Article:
Indeed, this article seems most useful in identifying a fundamental problem with the whole idea of diversity. It is simultaneously viewed as something superficial and something substantial. It is substantial when it helps engineers solve problems. It is substantial when it assists students prepare for the real world. But it started out as a reason for integration, which fundamentally saw "race" as a superficial thing that would become insignificant if people could just spend enough time together to realize that they are not defined as much by the differences in their skin color or history as they are by their shared humanity and future. Thus, in a sense, the purpose of diversity will be achieved when the things that make us diverse are not the things that we primarily identify with. Find such communities (which do exist) and I bet there is no way to correlate negative effects to racial diversity.

I suggest that this study is best viewed as an indicator of how little progress we have made in integrating the society. Integration is successful where a focus on shared interests predominates. Outside of specific groups(more narrowly defined than "neighborhood") we have not gotten past focusing on the superficial.

Posted by: Andrew | Aug 6, 2007 9:38:45 PM

Even if diversity hurts civic life today, I do not think it follows that diversity itself is the culprit. Have diverse communities existed long enough to draw the conclusion that inherent in diversity are these civic failings? Perhaps the failings are merely symptomatic of the changes and growth required for society to fully benefit from diversity. Perhaps once society has adapted to thrive in diversity we will all be better off.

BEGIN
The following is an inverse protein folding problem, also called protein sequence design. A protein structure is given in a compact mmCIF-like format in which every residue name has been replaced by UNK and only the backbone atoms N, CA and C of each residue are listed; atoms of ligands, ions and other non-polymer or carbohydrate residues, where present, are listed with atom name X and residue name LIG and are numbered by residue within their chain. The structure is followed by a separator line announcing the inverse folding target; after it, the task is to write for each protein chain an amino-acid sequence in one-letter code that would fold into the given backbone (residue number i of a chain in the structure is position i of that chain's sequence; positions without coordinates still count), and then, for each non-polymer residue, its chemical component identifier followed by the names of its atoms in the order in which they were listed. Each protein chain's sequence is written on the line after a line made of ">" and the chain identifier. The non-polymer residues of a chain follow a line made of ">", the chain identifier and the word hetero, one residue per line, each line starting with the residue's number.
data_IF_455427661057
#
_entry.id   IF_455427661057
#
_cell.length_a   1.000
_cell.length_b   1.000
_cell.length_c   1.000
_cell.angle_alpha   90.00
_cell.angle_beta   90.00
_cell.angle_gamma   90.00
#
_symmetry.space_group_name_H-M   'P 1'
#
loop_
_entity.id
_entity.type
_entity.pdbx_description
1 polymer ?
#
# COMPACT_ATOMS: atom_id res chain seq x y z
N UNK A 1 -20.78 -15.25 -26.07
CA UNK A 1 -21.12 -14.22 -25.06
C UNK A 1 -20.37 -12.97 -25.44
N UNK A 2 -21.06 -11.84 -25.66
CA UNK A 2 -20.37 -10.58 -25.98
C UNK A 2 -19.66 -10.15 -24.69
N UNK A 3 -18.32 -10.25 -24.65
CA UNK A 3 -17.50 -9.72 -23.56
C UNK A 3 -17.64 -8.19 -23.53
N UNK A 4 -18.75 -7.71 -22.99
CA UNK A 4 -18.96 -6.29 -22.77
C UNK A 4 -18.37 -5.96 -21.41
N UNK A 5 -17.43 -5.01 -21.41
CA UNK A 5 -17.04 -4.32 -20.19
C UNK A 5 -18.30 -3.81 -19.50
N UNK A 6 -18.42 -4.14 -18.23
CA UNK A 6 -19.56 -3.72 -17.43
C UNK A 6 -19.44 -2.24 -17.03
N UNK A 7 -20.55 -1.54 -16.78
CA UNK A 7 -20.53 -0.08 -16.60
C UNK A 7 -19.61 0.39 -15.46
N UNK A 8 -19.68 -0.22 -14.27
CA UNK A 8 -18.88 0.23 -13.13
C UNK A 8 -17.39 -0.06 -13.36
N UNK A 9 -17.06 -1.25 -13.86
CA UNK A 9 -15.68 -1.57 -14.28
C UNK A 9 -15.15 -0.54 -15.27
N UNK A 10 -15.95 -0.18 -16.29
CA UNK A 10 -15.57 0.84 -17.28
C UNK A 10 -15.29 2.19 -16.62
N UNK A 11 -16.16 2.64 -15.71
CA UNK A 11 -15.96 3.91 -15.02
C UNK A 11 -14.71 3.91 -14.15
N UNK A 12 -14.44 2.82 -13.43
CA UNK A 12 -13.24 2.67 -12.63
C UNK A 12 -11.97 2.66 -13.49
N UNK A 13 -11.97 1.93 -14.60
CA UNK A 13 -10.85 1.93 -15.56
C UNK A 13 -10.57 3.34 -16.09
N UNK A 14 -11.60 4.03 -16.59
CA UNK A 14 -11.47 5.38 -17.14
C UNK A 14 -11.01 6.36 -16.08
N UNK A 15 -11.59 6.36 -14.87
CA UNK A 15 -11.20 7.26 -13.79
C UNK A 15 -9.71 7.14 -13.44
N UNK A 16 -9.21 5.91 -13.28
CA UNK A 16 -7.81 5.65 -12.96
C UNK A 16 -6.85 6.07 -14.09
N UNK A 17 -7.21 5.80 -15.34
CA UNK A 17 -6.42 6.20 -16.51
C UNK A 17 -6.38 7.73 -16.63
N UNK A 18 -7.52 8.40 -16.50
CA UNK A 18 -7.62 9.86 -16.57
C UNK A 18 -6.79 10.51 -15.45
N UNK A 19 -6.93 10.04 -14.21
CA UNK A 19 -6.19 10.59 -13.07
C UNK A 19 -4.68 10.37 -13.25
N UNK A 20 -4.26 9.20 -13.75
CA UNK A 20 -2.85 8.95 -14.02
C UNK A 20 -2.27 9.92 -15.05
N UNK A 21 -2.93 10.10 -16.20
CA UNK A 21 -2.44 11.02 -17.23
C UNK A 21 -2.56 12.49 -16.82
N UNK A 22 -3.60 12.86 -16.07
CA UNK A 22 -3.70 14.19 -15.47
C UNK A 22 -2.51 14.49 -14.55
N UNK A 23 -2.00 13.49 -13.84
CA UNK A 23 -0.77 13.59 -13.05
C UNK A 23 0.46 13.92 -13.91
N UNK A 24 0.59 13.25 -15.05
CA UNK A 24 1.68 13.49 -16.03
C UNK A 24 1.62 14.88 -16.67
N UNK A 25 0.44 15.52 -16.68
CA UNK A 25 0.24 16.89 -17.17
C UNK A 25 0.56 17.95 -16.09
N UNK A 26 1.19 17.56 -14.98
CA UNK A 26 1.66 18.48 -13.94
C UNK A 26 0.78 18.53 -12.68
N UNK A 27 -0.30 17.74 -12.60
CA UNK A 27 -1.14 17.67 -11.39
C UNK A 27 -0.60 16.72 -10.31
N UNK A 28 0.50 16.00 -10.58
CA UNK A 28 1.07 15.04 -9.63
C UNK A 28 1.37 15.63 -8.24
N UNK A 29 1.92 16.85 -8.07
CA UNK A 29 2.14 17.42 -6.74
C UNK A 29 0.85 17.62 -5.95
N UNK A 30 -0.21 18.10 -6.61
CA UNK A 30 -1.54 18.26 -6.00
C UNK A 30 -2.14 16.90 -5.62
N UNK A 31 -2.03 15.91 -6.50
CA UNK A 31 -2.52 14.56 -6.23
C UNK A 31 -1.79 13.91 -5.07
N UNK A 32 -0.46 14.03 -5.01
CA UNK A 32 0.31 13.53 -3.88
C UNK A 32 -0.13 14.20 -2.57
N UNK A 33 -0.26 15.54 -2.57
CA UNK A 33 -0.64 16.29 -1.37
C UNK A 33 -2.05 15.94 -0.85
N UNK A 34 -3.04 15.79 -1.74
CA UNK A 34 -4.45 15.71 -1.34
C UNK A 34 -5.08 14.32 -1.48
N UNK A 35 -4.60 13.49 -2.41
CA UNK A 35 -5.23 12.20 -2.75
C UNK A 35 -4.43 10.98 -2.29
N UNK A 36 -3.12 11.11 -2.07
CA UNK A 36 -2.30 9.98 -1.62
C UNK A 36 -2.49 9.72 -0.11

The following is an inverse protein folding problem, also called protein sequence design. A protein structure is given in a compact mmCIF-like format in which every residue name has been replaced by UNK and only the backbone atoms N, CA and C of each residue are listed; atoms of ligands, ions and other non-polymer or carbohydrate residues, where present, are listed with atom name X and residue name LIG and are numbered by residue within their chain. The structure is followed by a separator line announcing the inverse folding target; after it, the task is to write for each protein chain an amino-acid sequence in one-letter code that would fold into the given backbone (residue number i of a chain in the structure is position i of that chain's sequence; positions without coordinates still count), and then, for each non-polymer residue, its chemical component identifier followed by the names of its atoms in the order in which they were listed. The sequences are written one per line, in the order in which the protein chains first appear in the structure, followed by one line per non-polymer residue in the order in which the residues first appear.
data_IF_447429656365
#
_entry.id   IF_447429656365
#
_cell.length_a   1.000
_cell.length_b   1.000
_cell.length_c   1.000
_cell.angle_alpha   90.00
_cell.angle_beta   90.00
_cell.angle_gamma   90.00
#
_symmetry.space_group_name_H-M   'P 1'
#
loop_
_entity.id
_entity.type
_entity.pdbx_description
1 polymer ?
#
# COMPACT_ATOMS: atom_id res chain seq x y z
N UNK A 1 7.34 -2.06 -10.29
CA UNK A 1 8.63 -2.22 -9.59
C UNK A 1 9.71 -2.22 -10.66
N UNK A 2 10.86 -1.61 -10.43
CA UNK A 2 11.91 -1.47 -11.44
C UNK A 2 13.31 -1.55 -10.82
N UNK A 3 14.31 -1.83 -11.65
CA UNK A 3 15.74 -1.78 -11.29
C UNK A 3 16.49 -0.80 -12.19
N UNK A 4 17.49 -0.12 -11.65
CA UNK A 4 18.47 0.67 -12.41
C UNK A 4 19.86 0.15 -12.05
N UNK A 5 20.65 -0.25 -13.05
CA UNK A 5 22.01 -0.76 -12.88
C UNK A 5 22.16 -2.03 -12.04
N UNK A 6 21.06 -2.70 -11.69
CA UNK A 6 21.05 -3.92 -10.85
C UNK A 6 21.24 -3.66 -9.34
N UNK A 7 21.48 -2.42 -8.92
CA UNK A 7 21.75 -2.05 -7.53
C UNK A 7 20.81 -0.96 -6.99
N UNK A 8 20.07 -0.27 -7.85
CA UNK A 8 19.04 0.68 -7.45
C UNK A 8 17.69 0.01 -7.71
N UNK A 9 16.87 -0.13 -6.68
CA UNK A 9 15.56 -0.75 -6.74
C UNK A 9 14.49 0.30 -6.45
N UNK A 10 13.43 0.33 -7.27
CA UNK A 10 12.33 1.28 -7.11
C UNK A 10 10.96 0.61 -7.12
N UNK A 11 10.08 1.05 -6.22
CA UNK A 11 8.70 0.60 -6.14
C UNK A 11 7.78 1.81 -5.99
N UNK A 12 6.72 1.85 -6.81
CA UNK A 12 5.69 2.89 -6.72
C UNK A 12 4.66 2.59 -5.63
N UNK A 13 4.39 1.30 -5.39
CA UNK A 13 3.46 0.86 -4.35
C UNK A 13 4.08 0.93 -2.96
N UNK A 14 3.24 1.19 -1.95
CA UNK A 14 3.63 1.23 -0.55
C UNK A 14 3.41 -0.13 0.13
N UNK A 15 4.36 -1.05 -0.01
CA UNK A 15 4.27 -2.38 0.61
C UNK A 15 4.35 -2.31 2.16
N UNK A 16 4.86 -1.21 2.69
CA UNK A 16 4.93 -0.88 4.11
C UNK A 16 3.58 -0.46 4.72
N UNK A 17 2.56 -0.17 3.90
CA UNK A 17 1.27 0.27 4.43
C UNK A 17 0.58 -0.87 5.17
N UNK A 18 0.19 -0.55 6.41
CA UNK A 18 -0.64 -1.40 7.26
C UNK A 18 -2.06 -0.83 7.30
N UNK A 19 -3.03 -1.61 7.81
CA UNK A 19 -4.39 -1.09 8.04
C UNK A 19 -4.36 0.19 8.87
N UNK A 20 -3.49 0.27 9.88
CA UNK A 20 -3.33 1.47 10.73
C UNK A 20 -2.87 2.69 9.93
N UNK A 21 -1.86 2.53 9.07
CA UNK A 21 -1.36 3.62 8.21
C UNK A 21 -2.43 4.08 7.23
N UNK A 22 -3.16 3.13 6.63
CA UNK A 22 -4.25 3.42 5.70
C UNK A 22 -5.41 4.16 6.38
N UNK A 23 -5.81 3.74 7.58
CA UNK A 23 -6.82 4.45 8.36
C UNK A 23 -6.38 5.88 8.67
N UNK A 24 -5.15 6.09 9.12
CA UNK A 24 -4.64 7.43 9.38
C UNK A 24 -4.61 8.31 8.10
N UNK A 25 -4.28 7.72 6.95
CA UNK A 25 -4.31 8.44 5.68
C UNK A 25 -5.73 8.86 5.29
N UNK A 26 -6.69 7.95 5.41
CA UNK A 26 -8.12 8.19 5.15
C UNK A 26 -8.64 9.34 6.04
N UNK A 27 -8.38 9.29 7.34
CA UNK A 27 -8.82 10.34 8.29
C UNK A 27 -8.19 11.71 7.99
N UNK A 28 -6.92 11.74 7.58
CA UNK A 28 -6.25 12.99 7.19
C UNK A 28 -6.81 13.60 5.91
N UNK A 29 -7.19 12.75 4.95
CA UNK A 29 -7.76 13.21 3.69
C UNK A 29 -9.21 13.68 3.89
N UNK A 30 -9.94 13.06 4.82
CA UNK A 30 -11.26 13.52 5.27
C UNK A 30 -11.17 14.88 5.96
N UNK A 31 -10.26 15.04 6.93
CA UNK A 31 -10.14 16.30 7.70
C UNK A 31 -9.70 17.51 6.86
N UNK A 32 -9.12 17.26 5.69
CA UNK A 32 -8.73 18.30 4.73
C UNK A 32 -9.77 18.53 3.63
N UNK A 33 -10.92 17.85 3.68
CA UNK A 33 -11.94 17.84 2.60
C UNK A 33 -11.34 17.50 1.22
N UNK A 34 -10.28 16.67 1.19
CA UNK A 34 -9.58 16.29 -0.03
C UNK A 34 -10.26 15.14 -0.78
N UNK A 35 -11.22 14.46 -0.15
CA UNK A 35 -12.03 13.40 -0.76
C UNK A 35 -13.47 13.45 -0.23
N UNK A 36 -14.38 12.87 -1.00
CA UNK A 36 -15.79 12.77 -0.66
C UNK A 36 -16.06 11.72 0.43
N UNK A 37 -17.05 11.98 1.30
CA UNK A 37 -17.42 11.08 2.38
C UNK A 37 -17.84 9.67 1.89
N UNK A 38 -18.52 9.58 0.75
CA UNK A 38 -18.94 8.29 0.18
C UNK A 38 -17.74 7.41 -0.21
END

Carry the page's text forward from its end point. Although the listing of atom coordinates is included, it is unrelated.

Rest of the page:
From this perspective, it appears that institutions retaining their non-diversity may maintain stability in the short term to their future detriment.

Posted by: Jim Green | Aug 6, 2007 6:24:21 PM

I gave some commentary on the study (or more accurately, the summary of the study, since like Jeff I haven't read anything but reports) at my blog about a month back.

Posted by: David Schraub | Aug 6, 2007 5:59:07 PM

I don't profess to have read the study (I only read the article and have seen it discussed elsewhere), but I am led to wonder about certain aspects of its design. As a brief aside, even back in "Bowling Alone" Putnam acknowledged that there may exist connections between social capital (or the determinants thereof) and certain less socially desired behaviors. But on the point of diversity, I am wondering how long the communities as issue were studied. (For instance, note this quote: "Diversity, at least in the short run," he writes, "seems to bring out the turtle in all of us.").

If, in fact, Putnam is observing these communities over a relatively short time frame (or perhaps at only one time), then his findings may be driven more by community turnover and instability than by diversity per se. This isn't to say that all diverse communities have high turnover or that non-diverse communities have low turnover, but there is the possibility that diversity and turnover are highly correlated. If this is so, then turnover in the community may lead to instability of mores and community understandings as to expected behaviors and/or conduct. This could lead to the type of anomie outlined by Durkheim. Hence, we could see this expressed in various non-social behavior (e.g. lack of trust, "turtle behavior"). If we control for community flux and turnover over time through time series analysis of these communities, then we could be sure that he is truly capturing the impact of diversity - as opposed to anomie. Of course, as the article outlined, Putnam says that he's answered most of these "what about X?" questions, so I imagine that someone has asked this already and it has been sufficiently answered.

Posted by: Jeff Yates | Aug 6, 2007 4:06:42 PM

Which I now see is mentioned in the article. To quote a popstar, "D'oh!"

Posted by: David S. Cohen | Aug 6, 2007 3:50:42 PM

Interesting. Sitting in my pile of things to read at some point in the near future is a book that says pretty much the exact opposite: Scott E. Page, The Difference: How the Power of Diversity Creates Better Groups, Firms, Schools, and Societies (Princeton University Press 2007).

Posted by: David S. Cohen | Aug 6, 2007 3:49:33 PM